SUMMARY According to this invention, tapes are provided which may or may not be sticky on one side thereof and which have holes placed along the length thereof. If sticky tapes are used, the device to be encapsulated -is positioned on one tape in such a manner that the body of the device and the inner parts of the leads register with respective holes in the tape and the intermediate portions of the leads are in contact with the sticky side of the tape. Then another tape is placed over the device in a similar manner, the sticky side of the other tape also contacting the intermediate portion of the leads. If nonsticky tapes are used, the two tapes are stuck together by heat staking or by spot welding to hold the body of the device and the inner parts of the leads therebetween. The two tapes, holding the devices to be encapsulated, are placed on a lower member of a pair of mold members in such a manner that the holes in the tape coincide with or are centrally located with respect to respective mold cavities and the upper member of the mold is placed over the lower member of the mold so that the cavities therein register with the cavities in the lower member, whereby the device to be encapsulated and the inner ends of the leads thereof are contained in the mold cavities and the tape covered leads are positioned between the mold members, which may or may not be formed to t the leads. The tapes covering the leads are compressed around the leads so that when the plastic material is forced into the mold cavities, the material either does not leak ont of the mold cavities or, if it does, it contacts the outside of the tapes and not onto the leads between the tapes. Under either condition, as soon as the encapsulation is completed and the tapes on the encapsulated device are removed from the mold, by stripping away the tapes, encapsulated devices having clean leads are provided.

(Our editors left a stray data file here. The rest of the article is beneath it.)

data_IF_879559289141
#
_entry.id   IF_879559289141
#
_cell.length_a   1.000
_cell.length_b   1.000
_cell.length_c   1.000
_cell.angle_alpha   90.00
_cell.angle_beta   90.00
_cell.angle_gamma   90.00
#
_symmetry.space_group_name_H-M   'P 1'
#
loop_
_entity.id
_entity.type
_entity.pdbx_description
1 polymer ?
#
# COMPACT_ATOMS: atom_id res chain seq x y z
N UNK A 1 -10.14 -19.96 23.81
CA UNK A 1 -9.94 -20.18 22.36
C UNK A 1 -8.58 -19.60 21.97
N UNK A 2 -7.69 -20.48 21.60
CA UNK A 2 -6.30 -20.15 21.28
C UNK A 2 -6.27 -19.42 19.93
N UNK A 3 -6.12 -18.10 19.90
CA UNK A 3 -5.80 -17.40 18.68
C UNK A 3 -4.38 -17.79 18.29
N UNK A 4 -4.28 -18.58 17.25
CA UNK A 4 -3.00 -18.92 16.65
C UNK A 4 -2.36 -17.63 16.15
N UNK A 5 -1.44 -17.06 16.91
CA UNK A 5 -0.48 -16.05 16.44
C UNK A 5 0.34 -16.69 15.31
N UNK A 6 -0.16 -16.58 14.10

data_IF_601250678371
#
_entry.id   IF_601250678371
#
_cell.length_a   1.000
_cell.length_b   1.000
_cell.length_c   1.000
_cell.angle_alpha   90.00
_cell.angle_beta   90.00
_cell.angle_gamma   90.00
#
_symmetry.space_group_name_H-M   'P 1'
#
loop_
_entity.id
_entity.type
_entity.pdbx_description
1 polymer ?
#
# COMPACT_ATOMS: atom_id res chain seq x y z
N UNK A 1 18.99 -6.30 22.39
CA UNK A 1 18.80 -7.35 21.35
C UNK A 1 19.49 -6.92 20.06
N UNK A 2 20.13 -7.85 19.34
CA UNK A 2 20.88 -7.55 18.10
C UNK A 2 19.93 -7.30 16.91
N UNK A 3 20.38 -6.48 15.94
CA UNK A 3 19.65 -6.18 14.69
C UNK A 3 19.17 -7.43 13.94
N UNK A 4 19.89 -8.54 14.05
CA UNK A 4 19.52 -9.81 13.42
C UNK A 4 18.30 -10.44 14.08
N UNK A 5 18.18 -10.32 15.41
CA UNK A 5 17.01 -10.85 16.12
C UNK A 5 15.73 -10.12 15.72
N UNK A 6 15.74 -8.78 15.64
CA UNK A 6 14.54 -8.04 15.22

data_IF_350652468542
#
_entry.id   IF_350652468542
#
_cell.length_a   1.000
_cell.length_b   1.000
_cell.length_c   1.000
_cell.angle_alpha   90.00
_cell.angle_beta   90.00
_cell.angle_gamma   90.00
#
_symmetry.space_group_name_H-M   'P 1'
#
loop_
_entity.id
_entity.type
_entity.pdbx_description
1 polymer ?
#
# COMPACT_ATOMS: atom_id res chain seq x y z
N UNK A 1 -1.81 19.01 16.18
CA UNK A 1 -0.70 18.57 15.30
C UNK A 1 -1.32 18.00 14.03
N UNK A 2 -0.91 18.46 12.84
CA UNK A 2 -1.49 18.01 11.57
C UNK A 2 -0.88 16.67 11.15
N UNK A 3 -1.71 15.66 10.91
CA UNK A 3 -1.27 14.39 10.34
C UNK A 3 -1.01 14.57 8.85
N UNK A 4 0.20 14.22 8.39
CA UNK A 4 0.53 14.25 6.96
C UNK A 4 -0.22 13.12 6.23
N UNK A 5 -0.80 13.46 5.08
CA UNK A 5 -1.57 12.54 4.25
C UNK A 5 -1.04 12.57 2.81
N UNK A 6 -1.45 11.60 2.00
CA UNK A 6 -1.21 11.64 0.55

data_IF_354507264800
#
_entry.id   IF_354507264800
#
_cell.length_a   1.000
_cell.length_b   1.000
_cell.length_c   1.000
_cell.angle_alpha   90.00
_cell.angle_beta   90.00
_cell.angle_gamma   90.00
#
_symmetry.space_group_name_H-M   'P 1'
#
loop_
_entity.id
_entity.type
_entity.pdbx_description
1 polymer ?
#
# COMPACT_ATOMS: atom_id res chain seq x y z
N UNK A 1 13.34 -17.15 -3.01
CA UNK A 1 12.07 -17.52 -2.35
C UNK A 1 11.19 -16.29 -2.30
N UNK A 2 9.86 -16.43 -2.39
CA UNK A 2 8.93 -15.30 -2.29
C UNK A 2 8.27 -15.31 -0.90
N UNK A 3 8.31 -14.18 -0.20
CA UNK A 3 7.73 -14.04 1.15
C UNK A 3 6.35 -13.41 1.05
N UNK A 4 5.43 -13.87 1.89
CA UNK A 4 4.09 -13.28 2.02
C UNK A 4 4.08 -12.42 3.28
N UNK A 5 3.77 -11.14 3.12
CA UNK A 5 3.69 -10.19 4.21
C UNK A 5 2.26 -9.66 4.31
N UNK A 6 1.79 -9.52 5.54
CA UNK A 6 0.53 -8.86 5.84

Further, in accordance with this invention, instead of tapes with holes, tapes with bubbles are provided and the body of the device and the inner ends of the leads are placed in the bubbles in the tapes, the contacting portion of the tapes again encompassing the leads. A hole or holes are provided in the bubbles and the bubbles are somewhat smaller than the mold cavities in which they are placed. When the mold is closed around the bubbles in the tape, and the plastic material is forced into the cavities, the plastic material will go into the bubbles and stretch them suliciently so that the bubbles tit the cavities tightly. However, the tapes will now not only prevent the plastic material from contacting the leads outside of the mold cavities but the tapes will prevent the plastic material from touching the inside of the mold cavities, and the plastic material, since it does not touch the mold cavities, cannot stick thereto. Therefore, the inside of the mold cavities need not be polished and no release agent need be added to the plastic material to reduce sticking of plastic material to the inside of the mold cavities. Furthermore, the absence of release agents leads to better encapsulation since the release agent usually used has a tendency to prevent sticking of the plastic material to the leads and to the body of the device, whereby a hermetically sealed encapsulation is not always pro- DESCRIPTION The Yinvention will be better understood upon reading the following description in connection with the accompanying drawing in which FIG. 1 is an exploded elevational view of the apparatus of this invention and as used in the method of this invention,l